How We Grow

2020 July/Aug How We Grow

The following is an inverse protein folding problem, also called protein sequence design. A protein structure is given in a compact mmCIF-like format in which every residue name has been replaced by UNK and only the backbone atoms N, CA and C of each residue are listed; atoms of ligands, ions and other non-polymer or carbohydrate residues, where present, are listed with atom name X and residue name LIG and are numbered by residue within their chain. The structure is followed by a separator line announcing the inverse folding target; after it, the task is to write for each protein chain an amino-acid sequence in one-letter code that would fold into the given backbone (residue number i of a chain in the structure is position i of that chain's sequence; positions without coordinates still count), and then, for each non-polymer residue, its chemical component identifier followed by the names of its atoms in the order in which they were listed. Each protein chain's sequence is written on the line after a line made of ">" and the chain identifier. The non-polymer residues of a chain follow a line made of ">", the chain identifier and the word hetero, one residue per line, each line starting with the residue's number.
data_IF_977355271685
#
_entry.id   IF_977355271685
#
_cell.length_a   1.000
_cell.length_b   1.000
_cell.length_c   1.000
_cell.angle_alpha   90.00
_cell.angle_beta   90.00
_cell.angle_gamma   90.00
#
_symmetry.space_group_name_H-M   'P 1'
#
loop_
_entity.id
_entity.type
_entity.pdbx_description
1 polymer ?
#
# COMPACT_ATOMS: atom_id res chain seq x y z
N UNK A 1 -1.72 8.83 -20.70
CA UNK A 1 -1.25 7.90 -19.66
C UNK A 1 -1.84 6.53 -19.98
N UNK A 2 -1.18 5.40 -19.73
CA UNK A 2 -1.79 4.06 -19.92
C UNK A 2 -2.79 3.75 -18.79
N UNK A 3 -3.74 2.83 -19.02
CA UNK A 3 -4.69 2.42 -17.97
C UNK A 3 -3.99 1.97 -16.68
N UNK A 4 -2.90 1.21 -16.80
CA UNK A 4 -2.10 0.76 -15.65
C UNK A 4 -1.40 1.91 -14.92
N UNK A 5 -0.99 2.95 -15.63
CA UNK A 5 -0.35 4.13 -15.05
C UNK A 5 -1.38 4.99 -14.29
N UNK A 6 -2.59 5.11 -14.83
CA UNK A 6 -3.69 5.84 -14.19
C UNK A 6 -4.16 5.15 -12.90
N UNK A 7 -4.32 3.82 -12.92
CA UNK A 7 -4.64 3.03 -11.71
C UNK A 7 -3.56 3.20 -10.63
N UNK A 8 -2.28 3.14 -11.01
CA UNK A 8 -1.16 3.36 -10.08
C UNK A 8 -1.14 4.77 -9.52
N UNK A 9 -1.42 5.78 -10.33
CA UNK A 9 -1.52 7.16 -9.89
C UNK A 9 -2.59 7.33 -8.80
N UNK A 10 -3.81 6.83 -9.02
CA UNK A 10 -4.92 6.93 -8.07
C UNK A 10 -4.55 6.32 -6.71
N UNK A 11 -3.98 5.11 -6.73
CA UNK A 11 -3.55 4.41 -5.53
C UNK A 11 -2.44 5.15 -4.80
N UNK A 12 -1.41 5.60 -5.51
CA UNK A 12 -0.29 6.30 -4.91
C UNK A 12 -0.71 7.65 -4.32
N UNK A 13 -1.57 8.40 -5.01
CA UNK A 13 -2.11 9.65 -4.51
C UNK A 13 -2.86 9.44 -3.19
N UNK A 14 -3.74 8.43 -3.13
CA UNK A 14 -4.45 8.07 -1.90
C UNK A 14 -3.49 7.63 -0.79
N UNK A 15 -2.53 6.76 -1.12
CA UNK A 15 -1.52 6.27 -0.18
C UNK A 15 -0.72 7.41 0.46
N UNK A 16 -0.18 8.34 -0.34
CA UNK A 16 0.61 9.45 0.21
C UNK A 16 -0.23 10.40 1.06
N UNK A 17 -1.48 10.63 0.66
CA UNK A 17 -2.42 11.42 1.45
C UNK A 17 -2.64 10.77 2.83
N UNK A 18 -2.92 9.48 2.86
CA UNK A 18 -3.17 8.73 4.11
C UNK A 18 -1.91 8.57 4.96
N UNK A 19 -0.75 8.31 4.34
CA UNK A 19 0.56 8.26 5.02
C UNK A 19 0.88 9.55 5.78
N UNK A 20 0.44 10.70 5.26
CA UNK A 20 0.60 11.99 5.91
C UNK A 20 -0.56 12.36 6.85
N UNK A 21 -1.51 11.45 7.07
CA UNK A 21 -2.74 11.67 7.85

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ALMOND COMMUNITY 11 Lapsley Leaves Impact on Industry for Generations to Come When Karen Lapsley, Ph.D., arrived at the Almond Board of California (ABC) in 1999, there were two published research papers on the benefits of including almonds in your diet. Today, there are 185. When Dr. Lapsley retires at the end of July, she will leave behind a library of literature supporting the healthfulness of her favorite nut. From heart health to reducing wrinkles, the body of evidence supporting the health benefits of almonds is one of the most extensive of any food, thanks to the curiosity and contacts Dr. Lapsley brought to the Almond Board 21 years ago this summer. As former Almond Board CEO Rodger Wasson recalls, "We were at a fork in the road and needed to take a step out in nutrition. Most commodity groups were going down the traditional route of working with Registered Dietitians in their area. I was looking for somebody with the credentials and experience and vision to jump start the program. Karen had contacts all over and was very inquisitive. Her curiosity and contacts were key." "It was the advent of functional foods," says Lapsley. "Rodger was looking to expand the nutrition research side – post production. He didn't have the published science to back up the health claims they were making and needed to bring scientific rigor and process to the research ABC was funding." At the time, the Almond Board was promoting the cholesterol-lowering benefits of almonds based on a "study" involving volunteers from the Modesto Rotary Club and Ripon Chamber of Commerce. "We drew their blood in the office at the Almond Board, gave them a 30-day supply of almonds and told them to eat a handful every day," remembers Wasson. "One woman from Ripon had such good results we took out a full-page ad in Parade Magazine featuring her story." Those were different times but even then, the United States Department of Agriculture (USDA) frowned on making health claims without sound scientific evidence. "Karen got us on track," says Wasson. "And kept us a notch ahead." Earning the hearth health claim Lapsley, who was born and raised in Montreal, Canada, earned her Doctor of Science from the Swiss Institute of Technology and began her career in consumer communications and quality assurance with a multinational food company, T. J. Lipton/Unilever. She was already heading up research for Agriculture and Agri-Food Canada, the Canadian government's Department of Agriculture, when Wasson called. "I somehow convinced Karen to move from Canada to Modesto, even after taking her on a walking tour of the town on a 113-degree day," Wasson said. After moving to Modesto with her husband, John, and joining the Almond Board staff, Lapsley quickly went to work validating the premise that eating almonds helps lower cholesterol as part of a heart- healthy diet. "Almonds were being lambasted as 'high fat,'" explains Lapsley. "We had to prove the cholesterol-lowering effect – was it just good fat, or the combination of good fat, fiber and protein?" Lapsley engaged researchers at the University of Toronto and Loma Linda University in California to conduct clinical trials on the effect of eating a handful of almonds every day on blood cholesterol. The outcome of the trials, published in the American Heart Association journal Circulation and the American Journal of Clinical Nutrition, led the U.S. Food and Within a couple years of joining ABC, Lapsley met with various nutrition researchers on a trip to India, during which she stopped at the famous Humayun's Tomb.

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